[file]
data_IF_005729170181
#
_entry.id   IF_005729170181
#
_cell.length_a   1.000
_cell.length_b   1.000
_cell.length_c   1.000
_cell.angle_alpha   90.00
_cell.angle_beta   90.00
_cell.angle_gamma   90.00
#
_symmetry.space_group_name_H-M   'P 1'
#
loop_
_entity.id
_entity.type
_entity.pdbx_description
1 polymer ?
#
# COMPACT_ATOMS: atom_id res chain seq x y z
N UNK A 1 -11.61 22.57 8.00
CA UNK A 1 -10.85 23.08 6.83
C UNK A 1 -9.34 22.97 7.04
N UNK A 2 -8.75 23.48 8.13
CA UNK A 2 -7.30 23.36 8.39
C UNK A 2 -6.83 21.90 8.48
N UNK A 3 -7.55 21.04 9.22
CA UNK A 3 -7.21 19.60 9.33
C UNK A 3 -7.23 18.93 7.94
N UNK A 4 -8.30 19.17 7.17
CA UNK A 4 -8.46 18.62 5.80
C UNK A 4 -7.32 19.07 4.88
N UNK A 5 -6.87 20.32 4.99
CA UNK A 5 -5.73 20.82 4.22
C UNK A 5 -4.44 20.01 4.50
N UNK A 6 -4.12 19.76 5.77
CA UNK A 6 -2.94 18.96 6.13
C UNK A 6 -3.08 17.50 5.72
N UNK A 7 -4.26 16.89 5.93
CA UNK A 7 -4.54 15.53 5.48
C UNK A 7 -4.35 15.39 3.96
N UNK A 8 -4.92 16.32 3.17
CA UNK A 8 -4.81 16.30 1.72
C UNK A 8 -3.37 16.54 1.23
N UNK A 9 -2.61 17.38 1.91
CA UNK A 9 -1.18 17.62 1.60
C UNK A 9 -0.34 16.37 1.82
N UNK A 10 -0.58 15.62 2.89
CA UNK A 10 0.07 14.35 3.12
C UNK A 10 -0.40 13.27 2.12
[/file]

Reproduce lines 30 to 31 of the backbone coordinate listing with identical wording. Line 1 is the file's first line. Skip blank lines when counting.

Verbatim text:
N UNK A 4 -8.30 19.17 7.17
CA UNK A 4 -8.46 18.62 5.80